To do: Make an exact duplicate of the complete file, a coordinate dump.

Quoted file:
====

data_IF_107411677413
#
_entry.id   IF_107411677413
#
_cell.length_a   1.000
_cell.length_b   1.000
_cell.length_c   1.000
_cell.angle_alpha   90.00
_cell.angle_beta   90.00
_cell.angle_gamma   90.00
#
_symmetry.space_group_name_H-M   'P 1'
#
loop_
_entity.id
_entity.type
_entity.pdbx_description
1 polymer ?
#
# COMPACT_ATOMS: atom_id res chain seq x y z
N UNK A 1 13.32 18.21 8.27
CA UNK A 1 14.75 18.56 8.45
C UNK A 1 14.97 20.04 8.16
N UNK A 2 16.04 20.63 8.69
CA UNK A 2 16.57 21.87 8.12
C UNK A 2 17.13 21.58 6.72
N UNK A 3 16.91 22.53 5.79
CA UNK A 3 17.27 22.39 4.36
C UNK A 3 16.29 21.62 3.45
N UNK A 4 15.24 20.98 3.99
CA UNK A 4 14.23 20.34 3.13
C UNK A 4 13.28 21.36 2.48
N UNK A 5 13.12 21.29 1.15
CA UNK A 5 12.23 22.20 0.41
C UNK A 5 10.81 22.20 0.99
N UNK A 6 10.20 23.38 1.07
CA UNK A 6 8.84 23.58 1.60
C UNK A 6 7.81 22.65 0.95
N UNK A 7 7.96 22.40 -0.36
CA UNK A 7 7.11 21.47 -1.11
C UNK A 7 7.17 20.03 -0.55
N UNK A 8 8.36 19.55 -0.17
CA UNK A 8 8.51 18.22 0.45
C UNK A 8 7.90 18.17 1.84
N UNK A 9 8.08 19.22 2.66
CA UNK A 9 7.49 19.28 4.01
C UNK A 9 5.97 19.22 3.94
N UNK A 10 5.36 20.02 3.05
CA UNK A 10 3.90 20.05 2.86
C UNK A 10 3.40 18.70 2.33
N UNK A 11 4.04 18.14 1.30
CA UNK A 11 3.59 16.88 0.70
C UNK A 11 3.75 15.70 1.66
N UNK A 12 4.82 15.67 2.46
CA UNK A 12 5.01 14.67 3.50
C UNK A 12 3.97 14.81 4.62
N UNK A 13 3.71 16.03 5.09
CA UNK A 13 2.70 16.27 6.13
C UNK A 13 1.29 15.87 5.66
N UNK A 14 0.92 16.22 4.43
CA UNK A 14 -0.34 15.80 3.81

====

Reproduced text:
data_IF_107411677413
#
_entry.id   IF_107411677413
#
_cell.length_a   1.000
_cell.length_b   1.000
_cell.length_c   1.000
_cell.angle_alpha   90.00
_cell.angle_beta   90.00
_cell.angle_gamma   90.00
#
_symmetry.space_group_name_H-M   'P 1'
#
loop_
_entity.id
_entity.type
_entity.pdbx_description
1 polymer ?
#
# COMPACT_ATOMS: atom_id res chain seq x y z
N UNK A 1 13.32 18.21 8.27
CA UNK A 1 14.75 18.56 8.45
C UNK A 1 14.97 20.04 8.16
N UNK A 2 16.04 20.63 8.69
CA UNK A 2 16.57 21.87 8.12
C UNK A 2 17.13 21.58 6.72
N UNK A 3 16.91 22.53 5.79
CA UNK A 3 17.27 22.39 4.36
C UNK A 3 16.29 21.62 3.45
N UNK A 4 15.24 20.98 3.99
CA UNK A 4 14.23 20.34 3.13
C UNK A 4 13.28 21.36 2.48
N UNK A 5 13.12 21.29 1.15
CA UNK A 5 12.23 22.20 0.41
C UNK A 5 10.81 22.20 0.99
N UNK A 6 10.20 23.38 1.07
CA UNK A 6 8.84 23.58 1.60
C UNK A 6 7.81 22.65 0.95
N UNK A 7 7.96 22.40 -0.36
CA UNK A 7 7.11 21.47 -1.11
C UNK A 7 7.17 20.03 -0.55
N UNK A 8 8.36 19.55 -0.17
CA UNK A 8 8.51 18.22 0.45
C UNK A 8 7.90 18.17 1.84
N UNK A 9 8.08 19.22 2.66
CA UNK A 9 7.49 19.28 4.01
C UNK A 9 5.97 19.22 3.94
N UNK A 10 5.36 20.02 3.05
CA UNK A 10 3.90 20.05 2.86
C UNK A 10 3.40 18.70 2.33
N UNK A 11 4.04 18.14 1.30
CA UNK A 11 3.59 16.88 0.70
C UNK A 11 3.75 15.70 1.66
N UNK A 12 4.82 15.67 2.46
CA UNK A 12 5.01 14.67 3.50
C UNK A 12 3.97 14.81 4.62
N UNK A 13 3.71 16.03 5.09
CA UNK A 13 2.70 16.27 6.13
C UNK A 13 1.29 15.87 5.66
N UNK A 14 0.92 16.22 4.43
CA UNK A 14 -0.34 15.80 3.81